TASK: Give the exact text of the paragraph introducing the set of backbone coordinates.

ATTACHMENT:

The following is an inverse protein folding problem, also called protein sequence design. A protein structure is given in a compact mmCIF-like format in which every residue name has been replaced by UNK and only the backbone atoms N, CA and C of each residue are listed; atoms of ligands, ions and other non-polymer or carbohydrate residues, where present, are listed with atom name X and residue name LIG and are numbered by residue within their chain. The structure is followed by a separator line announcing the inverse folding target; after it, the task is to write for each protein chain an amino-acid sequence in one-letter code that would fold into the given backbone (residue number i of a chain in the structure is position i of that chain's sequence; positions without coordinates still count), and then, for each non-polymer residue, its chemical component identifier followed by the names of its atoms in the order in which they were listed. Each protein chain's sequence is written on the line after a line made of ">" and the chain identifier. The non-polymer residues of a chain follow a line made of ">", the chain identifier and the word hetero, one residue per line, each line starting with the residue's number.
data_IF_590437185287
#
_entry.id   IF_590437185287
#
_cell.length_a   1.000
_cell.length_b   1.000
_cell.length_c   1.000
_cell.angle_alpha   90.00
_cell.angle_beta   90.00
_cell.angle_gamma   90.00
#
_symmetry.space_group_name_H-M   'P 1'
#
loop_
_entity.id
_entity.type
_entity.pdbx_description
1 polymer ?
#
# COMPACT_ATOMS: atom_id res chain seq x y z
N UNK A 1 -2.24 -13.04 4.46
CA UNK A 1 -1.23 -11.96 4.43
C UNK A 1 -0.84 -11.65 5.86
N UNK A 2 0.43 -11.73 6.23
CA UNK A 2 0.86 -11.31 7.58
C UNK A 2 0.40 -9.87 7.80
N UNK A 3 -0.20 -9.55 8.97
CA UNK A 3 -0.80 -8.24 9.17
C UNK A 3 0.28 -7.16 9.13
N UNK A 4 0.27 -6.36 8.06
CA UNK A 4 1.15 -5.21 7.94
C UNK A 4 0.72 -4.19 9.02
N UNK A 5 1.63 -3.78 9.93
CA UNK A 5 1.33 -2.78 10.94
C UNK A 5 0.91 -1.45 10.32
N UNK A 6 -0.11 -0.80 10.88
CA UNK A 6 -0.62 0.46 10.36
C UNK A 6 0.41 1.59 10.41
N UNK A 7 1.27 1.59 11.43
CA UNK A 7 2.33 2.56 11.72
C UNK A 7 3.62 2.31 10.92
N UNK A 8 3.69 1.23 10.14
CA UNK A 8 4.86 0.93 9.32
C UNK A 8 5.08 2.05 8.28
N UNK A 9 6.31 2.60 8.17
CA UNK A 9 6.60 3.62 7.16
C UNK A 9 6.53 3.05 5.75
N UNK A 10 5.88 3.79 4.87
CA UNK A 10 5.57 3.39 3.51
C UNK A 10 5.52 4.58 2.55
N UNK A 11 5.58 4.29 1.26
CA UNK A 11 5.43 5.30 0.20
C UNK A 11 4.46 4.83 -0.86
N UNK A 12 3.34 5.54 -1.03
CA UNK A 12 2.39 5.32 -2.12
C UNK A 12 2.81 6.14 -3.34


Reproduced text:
The following is an inverse protein folding problem, also called protein sequence design. A protein structure is given in a compact mmCIF-like format in which every residue name has been replaced by UNK and only the backbone atoms N, CA and C of each residue are listed; atoms of ligands, ions and other non-polymer or carbohydrate residues, where present, are listed with atom name X and residue name LIG and are numbered by residue within their chain. The structure is followed by a separator line announcing the inverse folding target; after it, the task is to write for each protein chain an amino-acid sequence in one-letter code that would fold into the given backbone (residue number i of a chain in the structure is position i of that chain's sequence; positions without coordinates still count), and then, for each non-polymer residue, its chemical component identifier followed by the names of its atoms in the order in which they were listed. Each protein chain's sequence is written on the line after a line made of ">" and the chain identifier. The non-polymer residues of a chain follow a line made of ">", the chain identifier and the word hetero, one residue per line, each line starting with the residue's number.